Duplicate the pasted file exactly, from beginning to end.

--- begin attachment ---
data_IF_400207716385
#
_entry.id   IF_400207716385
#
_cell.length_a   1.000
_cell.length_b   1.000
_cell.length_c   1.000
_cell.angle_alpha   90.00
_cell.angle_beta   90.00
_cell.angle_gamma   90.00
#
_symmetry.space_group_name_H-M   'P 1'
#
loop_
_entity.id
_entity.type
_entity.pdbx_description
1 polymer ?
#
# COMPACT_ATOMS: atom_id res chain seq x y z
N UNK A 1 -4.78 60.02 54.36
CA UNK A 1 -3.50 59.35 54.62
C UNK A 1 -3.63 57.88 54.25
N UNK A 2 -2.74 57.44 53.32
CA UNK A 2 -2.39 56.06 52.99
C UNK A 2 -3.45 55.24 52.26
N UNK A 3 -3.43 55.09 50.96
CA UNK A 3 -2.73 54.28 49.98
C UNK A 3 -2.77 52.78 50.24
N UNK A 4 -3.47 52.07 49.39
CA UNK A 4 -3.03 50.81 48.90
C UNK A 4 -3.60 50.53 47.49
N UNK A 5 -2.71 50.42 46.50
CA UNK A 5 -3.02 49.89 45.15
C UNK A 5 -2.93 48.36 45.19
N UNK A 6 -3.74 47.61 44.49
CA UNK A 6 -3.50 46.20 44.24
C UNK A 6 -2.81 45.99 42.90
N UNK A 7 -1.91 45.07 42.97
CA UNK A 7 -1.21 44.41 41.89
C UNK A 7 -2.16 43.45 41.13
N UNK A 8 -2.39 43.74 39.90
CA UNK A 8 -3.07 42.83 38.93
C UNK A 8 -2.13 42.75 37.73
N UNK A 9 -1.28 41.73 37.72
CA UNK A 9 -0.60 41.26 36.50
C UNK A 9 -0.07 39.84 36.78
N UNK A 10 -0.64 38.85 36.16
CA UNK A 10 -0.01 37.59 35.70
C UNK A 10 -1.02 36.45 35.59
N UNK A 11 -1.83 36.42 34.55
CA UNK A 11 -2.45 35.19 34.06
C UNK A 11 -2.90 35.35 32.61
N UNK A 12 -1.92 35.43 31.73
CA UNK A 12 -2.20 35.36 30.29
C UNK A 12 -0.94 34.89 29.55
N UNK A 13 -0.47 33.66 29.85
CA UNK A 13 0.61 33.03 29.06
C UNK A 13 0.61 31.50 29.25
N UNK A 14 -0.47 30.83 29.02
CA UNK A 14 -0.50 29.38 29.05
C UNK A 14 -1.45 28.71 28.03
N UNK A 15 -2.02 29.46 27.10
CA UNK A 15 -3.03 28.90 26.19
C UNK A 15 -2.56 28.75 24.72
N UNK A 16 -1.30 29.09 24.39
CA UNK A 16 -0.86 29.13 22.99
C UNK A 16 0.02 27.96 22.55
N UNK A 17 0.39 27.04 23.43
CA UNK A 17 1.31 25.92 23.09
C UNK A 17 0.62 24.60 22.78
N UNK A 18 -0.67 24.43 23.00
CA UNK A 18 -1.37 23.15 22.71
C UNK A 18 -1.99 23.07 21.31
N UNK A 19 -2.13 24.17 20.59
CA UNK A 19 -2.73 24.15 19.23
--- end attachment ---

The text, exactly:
data_IF_400207716385
#
_entry.id   IF_400207716385
#
_cell.length_a   1.000
_cell.length_b   1.000
_cell.length_c   1.000
_cell.angle_alpha   90.00
_cell.angle_beta   90.00
_cell.angle_gamma   90.00
#
_symmetry.space_group_name_H-M   'P 1'
#
loop_
_entity.id
_entity.type
_entity.pdbx_description
1 polymer ?
#
# COMPACT_ATOMS: atom_id res chain seq x y z
N UNK A 1 -4.78 60.02 54.36
CA UNK A 1 -3.50 59.35 54.62
C UNK A 1 -3.63 57.88 54.25
N UNK A 2 -2.74 57.44 53.32
CA UNK A 2 -2.39 56.06 52.99
C UNK A 2 -3.45 55.24 52.26
N UNK A 3 -3.43 55.09 50.96
CA UNK A 3 -2.73 54.28 49.98
C UNK A 3 -2.77 52.78 50.24
N UNK A 4 -3.47 52.07 49.39
CA UNK A 4 -3.03 50.81 48.90
C UNK A 4 -3.60 50.53 47.49
N UNK A 5 -2.71 50.42 46.50
CA UNK A 5 -3.02 49.89 45.15
C UNK A 5 -2.93 48.36 45.19
N UNK A 6 -3.74 47.61 44.49
CA UNK A 6 -3.50 46.20 44.24
C UNK A 6 -2.81 45.99 42.90
N UNK A 7 -1.91 45.07 42.97
CA UNK A 7 -1.21 44.41 41.89
C UNK A 7 -2.16 43.45 41.13
N UNK A 8 -2.39 43.74 39.90
CA UNK A 8 -3.07 42.83 38.93
C UNK A 8 -2.13 42.75 37.73
N UNK A 9 -1.28 41.73 37.72
CA UNK A 9 -0.60 41.26 36.50
C UNK A 9 -0.07 39.84 36.78
N UNK A 10 -0.64 38.85 36.16
CA UNK A 10 -0.01 37.59 35.70
C UNK A 10 -1.02 36.45 35.59
N UNK A 11 -1.83 36.42 34.55
CA UNK A 11 -2.45 35.19 34.06
C UNK A 11 -2.90 35.35 32.61
N UNK A 12 -1.92 35.43 31.73
CA UNK A 12 -2.20 35.36 30.29
C UNK A 12 -0.94 34.89 29.55
N UNK A 13 -0.47 33.66 29.85
CA UNK A 13 0.61 33.03 29.06
C UNK A 13 0.61 31.50 29.25
N UNK A 14 -0.47 30.83 29.02
CA UNK A 14 -0.50 29.38 29.05
C UNK A 14 -1.45 28.71 28.03
N UNK A 15 -2.02 29.46 27.10
CA UNK A 15 -3.03 28.90 26.19
C UNK A 15 -2.56 28.75 24.72
N UNK A 16 -1.30 29.09 24.39
CA UNK A 16 -0.86 29.13 22.99
C UNK A 16 0.02 27.96 22.55
N UNK A 17 0.39 27.04 23.43
CA UNK A 17 1.31 25.92 23.09
C UNK A 17 0.62 24.60 22.78
N UNK A 18 -0.67 24.43 23.00
CA UNK A 18 -1.37 23.15 22.71
C UNK A 18 -1.99 23.07 21.31
N UNK A 19 -2.13 24.17 20.59
CA UNK A 19 -2.73 24.15 19.23